Never Never: Part Three
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She chuckles. “That’s easy.”
“I wasn’t finished,” I say. “Silas says read the sentences at the top of your lungs.”
She spins around to face me, eyes wide. But then a mischievous grin drags across her mouth. She stands up tall while holding the book out in front of her. “Fine,” she says. “You asked for it.” She clears her throat, and then, as loud as she can, she reads, “IT MADE ME WANT TO MARRY HER! MADE ME WANT TO BUY HER A MAGIC AIRPLANE AND FLY HER AWAY TO A PLACE WHERE NOTHING BAD COULD EVER HAPPEN! MADE ME WANT TO POUR RUBBER CEMENT ALL OVER MY CHEST AND THEN LAY DOWN ON TOP OF HER SO THAT WE’D BE STUCK TOGETHER, AND SO IT WOULD HURT LIKE HELL IF WE EVER TRIED TO TEAR OURSELVES APART!”
Charlie is laughing when she finishes. But when the words she read begin to register, her laughter fades. She runs her fingers over the sentences like they mean something to her. “That was really sweet,” she says. She flips through the pages of the book until she comes to a stop with her finger on a different paragraph. Then, in just barely a whisper, she begins reading again. “Fate is the magnetic pull of our souls toward the people, places, and things we belong with.”
She stares at the book for a moment and then closes it. She places it back on the shelf, but she moves two books out of the way so that this book can be displayed more prominently. “Do you believe that?”
She leans against a wall of books and stares over my shoulder. “That our souls are pulled toward the people we belong with.”
I reach out to her and pull at a lock of her hair. I run my fingers down it and twirl it around my finger. “I don’t know if I normally believe in soul mates,” I tell her. “But for the next twenty-four hours, I’d bet my life for it to be true.”
She rolls her shoulder until her back is pressed against the wall of books, and she’s facing me. I would absolutely bet my life on fate right now. I somehow have more feelings for this girl than will fit inside of me. And I want more than anything for her to feel the same thing. To want the same thing. Which…in this very moment…is for my mouth to be on hers.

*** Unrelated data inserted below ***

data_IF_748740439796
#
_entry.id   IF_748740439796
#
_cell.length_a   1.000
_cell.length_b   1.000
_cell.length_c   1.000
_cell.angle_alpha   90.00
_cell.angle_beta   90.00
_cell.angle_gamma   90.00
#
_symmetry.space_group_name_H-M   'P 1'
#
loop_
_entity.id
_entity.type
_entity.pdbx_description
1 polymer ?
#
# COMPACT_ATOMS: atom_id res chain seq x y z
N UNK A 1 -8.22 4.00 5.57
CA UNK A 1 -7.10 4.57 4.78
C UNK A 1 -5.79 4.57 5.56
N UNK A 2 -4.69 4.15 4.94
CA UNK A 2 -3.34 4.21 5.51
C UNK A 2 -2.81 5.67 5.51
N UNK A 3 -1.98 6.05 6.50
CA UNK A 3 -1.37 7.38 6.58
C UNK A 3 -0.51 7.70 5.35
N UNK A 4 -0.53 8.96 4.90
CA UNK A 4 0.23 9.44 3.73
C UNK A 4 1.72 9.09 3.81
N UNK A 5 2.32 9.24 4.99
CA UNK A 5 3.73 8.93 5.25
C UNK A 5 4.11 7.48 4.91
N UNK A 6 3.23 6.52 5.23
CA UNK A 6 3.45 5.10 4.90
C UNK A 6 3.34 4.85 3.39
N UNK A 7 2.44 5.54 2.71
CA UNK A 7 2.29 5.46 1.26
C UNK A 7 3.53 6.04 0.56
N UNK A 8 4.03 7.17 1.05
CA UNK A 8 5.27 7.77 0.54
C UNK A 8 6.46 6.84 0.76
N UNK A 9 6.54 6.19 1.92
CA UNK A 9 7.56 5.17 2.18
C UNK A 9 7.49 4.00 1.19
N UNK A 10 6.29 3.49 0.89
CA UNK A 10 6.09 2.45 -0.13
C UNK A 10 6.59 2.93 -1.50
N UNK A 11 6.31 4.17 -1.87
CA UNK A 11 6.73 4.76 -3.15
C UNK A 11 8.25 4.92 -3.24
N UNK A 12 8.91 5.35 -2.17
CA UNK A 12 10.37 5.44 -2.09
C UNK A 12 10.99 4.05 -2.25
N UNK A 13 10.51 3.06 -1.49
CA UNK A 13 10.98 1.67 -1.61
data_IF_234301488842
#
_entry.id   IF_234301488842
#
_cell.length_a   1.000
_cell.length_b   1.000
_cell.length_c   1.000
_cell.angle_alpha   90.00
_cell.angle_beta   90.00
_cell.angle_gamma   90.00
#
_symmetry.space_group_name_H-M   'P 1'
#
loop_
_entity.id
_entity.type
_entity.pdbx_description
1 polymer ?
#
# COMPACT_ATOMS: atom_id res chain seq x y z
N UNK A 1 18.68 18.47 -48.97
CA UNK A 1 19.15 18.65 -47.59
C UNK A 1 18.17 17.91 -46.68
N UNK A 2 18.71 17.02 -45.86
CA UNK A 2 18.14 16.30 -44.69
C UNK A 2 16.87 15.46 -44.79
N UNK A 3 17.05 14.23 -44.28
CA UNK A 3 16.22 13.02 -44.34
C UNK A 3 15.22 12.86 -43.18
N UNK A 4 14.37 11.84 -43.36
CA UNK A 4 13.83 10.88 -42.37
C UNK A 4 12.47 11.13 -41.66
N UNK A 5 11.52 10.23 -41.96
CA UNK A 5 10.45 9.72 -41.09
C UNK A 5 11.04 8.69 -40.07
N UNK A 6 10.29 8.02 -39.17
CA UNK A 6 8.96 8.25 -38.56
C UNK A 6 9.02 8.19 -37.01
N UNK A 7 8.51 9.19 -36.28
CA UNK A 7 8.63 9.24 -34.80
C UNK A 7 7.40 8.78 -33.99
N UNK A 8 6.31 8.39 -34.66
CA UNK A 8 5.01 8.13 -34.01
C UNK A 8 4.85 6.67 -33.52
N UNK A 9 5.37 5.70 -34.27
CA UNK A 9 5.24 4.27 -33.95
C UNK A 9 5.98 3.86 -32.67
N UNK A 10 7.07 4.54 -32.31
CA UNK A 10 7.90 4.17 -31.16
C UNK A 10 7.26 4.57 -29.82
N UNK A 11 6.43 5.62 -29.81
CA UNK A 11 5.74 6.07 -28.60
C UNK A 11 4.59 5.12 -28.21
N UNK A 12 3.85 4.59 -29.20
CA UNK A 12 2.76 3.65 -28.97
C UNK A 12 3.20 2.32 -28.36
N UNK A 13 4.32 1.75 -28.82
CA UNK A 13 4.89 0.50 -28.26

“Charlie…” I release her lock of hair and bring my hand to her cheek. I touch her gently…tracing her cheekbone with my fingertips. Her breaths are shallow and quick. “Kiss me.”
She leans into my hand a little and her eyes flutter. For a moment, I think she might actually do it. But then a smile steals her heated expression and she says, “Silas didn’t say.” She darts under my arm and disappears down the next aisle. I don’t follow her. I grab the book she read from and tuck it under my arm as I head for the register.
She knows what I’m doing. The whole time I’m at the register, she’s watching me from down the aisle. After I purchase the book, I walk outside and let the door shut behind me. I wait a few seconds to see if she follows me immediately out, but she doesn’t. Same stubborn Charlie.
I pull the backpack off my shoulder and shove the book inside of it. Then I pull out my camera and turn it on.
She stays inside the bookstore for another half hour. I don’t mind it. I know she knows I’m still out here. I take picture after picture, engrossed in the people who pass by and the way the sun is setting over the buildings, casting shadows on even the smallest of things. I take pictures of all of it. When Charlie finally makes it back outside, my battery is almost dead.
She walks up to me and says, “Where’s my book?”
I hoist the backpack over my shoulder. “I didn’t buy that book for you. I bought it for me.”
She huffs and follows after me as I make my way down the street. “That’s not a good move, Silas. You’re supposed to be thoughtful. Not selfish. I want to fall in love with you, not become irritated with you.”
I laugh. “Why do I feel like love and irritation go hand in hand with you?”
“Well, you have known me longer than I’ve known myself.” She grabs my hand to pull me to a stop. “Look! Crawfish!” She yanks me in the direction of the restaurant. “Do we like crawfish? I’m so hungry!”
Turns out, we do not like crawfish. Luckily, they had chicken strips on the menu. We both like chicken, apparently.
“We should write that down somewhere,” she says, walking backward down the middle of the street. “That we hate crawfish. I don’t want to have to go through that awful experience again.”
“Wait! You’re about to…” Charlie falls on her butt before the rest of the sentence can make it out of my mouth. “Walk into a pothole,” I finish.